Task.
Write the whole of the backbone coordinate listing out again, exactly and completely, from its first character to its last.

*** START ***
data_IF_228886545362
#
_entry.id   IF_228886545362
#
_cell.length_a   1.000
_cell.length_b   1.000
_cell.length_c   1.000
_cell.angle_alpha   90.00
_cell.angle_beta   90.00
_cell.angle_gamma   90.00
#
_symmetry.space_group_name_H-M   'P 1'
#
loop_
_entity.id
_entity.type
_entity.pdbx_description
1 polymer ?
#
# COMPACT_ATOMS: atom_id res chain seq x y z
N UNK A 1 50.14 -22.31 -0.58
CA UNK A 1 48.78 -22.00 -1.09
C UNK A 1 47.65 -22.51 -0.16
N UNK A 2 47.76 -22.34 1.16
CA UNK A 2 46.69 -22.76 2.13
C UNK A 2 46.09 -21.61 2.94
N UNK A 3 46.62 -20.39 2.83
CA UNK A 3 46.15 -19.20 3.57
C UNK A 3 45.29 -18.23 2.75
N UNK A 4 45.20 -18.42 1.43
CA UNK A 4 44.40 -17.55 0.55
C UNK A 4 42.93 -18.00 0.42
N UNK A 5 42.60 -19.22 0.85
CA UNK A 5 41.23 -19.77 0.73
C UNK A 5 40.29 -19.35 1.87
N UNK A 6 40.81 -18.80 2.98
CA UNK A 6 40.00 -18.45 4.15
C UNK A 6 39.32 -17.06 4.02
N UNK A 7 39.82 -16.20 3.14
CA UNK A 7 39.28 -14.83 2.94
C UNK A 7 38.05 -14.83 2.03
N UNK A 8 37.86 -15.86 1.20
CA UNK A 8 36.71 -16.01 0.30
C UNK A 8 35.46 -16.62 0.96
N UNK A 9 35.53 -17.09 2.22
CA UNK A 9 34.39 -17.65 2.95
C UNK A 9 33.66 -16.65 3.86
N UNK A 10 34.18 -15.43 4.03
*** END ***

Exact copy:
data_IF_228886545362
#
_entry.id   IF_228886545362
#
_cell.length_a   1.000
_cell.length_b   1.000
_cell.length_c   1.000
_cell.angle_alpha   90.00
_cell.angle_beta   90.00
_cell.angle_gamma   90.00
#
_symmetry.space_group_name_H-M   'P 1'
#
loop_
_entity.id
_entity.type
_entity.pdbx_description
1 polymer ?
#
# COMPACT_ATOMS: atom_id res chain seq x y z
N UNK A 1 50.14 -22.31 -0.58
CA UNK A 1 48.78 -22.00 -1.09
C UNK A 1 47.65 -22.51 -0.16
N UNK A 2 47.76 -22.34 1.16
CA UNK A 2 46.69 -22.76 2.13
C UNK A 2 46.09 -21.61 2.94
N UNK A 3 46.62 -20.39 2.83
CA UNK A 3 46.15 -19.20 3.57
C UNK A 3 45.29 -18.23 2.75
N UNK A 4 45.20 -18.42 1.43
CA UNK A 4 44.40 -17.55 0.55
C UNK A 4 42.93 -18.00 0.42
N UNK A 5 42.60 -19.22 0.85
CA UNK A 5 41.23 -19.77 0.73
C UNK A 5 40.29 -19.35 1.87
N UNK A 6 40.81 -18.80 2.98
CA UNK A 6 40.00 -18.45 4.15
C UNK A 6 39.32 -17.06 4.02
N UNK A 7 39.82 -16.20 3.14
CA UNK A 7 39.28 -14.83 2.94
C UNK A 7 38.05 -14.83 2.03
N UNK A 8 37.86 -15.86 1.20
CA UNK A 8 36.71 -16.01 0.30
C UNK A 8 35.46 -16.62 0.96
N UNK A 9 35.53 -17.09 2.22
CA UNK A 9 34.39 -17.65 2.95
C UNK A 9 33.66 -16.65 3.86
N UNK A 10 34.18 -15.43 4.03